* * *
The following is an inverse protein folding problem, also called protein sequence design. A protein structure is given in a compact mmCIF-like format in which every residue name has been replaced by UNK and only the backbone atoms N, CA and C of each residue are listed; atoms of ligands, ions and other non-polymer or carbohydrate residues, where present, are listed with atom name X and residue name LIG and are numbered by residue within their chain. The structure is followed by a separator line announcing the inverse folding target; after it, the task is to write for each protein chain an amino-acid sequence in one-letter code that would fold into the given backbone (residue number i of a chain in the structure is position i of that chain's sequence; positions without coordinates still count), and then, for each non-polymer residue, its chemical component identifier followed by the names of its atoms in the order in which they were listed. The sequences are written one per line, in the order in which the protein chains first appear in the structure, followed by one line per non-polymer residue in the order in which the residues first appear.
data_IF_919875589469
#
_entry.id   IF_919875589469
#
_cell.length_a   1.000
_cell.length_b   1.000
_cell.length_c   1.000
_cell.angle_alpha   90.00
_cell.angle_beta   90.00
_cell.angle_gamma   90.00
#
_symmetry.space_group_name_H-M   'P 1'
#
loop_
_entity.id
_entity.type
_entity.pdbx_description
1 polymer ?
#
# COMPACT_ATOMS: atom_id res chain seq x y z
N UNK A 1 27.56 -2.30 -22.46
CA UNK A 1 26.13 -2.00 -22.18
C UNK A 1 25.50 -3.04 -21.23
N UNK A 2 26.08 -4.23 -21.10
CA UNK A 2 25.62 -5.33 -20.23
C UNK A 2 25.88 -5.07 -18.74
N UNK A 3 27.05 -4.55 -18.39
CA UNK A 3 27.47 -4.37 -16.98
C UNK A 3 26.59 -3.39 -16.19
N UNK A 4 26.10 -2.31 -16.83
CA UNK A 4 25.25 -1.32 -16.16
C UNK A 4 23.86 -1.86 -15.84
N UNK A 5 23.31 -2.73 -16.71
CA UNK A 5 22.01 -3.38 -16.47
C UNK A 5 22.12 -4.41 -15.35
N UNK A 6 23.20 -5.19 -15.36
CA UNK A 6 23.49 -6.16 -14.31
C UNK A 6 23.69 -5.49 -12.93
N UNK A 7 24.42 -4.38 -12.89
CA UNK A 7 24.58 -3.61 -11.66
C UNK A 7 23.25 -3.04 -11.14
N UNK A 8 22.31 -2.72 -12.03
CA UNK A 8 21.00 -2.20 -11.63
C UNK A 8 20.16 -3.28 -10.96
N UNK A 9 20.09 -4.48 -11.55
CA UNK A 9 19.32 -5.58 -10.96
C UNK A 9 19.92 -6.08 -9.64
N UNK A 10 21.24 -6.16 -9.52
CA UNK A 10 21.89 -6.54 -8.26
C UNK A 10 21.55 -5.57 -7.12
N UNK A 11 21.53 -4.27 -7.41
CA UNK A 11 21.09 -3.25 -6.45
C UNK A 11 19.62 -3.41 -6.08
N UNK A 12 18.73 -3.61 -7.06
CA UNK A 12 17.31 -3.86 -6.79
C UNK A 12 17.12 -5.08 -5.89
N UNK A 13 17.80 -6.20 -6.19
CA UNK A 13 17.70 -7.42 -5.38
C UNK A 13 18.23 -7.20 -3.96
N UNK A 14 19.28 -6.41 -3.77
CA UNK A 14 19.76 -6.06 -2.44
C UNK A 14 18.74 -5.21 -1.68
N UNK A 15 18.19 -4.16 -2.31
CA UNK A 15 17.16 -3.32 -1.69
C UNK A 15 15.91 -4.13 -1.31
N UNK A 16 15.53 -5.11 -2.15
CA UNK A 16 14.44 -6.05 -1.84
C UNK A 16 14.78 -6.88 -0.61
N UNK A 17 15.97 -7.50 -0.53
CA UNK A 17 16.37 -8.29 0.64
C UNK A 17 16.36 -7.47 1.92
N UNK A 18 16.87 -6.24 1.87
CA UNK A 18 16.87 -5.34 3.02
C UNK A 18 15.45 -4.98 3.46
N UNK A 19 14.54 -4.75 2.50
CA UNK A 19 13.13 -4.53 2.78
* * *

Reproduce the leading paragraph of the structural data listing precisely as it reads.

The following is an inverse protein folding problem, also called protein sequence design. A protein structure is given in a compact mmCIF-like format in which every residue name has been replaced by UNK and only the backbone atoms N, CA and C of each residue are listed; atoms of ligands, ions and other non-polymer or carbohydrate residues, where present, are listed with atom name X and residue name LIG and are numbered by residue within their chain. The structure is followed by a separator line announcing the inverse folding target; after it, the task is to write for each protein chain an amino-acid sequence in one-letter code that would fold into the given backbone (residue number i of a chain in the structure is position i of that chain's sequence; positions without coordinates still count), and then, for each non-polymer residue, its chemical component identifier followed by the names of its atoms in the order in which they were listed. The sequences are written one per line, in the order in which the protein chains first appear in the structure, followed by one line per non-polymer residue in the order in which the residues first appear.